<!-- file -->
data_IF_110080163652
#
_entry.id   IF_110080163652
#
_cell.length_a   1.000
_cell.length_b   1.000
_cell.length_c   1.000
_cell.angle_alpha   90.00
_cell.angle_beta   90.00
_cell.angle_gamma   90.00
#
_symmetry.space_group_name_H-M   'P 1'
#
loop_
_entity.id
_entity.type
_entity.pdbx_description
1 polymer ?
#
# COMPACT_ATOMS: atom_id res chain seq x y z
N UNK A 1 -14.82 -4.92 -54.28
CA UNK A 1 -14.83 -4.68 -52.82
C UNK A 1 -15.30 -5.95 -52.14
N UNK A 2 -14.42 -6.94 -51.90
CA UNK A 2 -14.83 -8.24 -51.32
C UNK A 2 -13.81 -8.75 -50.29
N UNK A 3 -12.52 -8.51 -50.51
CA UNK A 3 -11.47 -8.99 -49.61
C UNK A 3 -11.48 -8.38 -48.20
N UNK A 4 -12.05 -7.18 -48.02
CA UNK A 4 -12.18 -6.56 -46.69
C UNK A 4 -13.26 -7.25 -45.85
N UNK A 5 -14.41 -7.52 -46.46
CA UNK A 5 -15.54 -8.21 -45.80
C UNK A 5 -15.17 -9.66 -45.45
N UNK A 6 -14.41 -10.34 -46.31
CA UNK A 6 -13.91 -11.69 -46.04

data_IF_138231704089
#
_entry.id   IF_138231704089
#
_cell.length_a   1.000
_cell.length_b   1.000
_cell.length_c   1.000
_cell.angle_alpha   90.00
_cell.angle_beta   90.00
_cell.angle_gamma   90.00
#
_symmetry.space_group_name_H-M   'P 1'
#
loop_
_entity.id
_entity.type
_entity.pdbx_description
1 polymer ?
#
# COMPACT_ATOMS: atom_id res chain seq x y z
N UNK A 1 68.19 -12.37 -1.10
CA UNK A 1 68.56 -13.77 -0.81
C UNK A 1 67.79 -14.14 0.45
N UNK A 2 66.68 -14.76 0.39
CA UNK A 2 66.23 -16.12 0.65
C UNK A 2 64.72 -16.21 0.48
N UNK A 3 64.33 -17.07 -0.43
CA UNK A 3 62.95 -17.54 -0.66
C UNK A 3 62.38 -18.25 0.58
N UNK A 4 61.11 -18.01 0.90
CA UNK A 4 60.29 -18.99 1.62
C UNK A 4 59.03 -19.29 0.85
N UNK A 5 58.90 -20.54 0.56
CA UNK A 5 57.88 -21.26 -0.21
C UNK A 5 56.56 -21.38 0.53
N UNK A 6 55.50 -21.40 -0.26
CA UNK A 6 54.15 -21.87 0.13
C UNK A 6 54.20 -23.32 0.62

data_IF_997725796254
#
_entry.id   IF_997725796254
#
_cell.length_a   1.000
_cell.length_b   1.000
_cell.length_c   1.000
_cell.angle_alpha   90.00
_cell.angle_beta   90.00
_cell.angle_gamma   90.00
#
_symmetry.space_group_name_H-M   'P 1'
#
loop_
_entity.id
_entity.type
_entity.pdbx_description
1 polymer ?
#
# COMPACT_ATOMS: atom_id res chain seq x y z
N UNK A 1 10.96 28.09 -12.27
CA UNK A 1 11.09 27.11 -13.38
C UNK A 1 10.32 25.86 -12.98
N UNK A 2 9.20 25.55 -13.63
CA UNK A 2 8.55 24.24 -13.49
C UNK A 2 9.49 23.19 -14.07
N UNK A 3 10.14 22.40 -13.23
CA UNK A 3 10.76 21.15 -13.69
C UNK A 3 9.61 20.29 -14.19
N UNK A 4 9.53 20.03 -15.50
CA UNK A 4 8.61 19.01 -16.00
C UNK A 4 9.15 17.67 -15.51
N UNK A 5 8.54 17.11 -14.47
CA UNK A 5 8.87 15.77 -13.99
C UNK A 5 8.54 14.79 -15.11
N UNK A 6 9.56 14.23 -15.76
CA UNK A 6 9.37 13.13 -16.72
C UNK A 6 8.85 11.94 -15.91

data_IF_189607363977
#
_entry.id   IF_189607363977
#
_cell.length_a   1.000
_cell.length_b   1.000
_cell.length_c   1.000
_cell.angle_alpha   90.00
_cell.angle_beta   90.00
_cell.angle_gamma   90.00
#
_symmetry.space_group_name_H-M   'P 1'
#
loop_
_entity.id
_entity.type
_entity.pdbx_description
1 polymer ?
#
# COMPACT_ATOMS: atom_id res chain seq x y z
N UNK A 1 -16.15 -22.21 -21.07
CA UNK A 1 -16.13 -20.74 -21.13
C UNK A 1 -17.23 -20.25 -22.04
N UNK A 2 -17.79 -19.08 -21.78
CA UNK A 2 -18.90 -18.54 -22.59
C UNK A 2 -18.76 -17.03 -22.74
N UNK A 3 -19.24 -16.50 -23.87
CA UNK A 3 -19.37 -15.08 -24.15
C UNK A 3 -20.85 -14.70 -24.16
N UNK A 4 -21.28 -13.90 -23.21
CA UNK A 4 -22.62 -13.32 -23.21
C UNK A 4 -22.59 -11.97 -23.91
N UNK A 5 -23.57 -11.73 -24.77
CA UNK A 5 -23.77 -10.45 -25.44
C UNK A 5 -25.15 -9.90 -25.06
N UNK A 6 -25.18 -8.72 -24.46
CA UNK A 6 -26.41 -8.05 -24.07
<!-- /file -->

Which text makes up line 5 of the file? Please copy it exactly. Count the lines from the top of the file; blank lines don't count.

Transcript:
_cell.length_a   1.000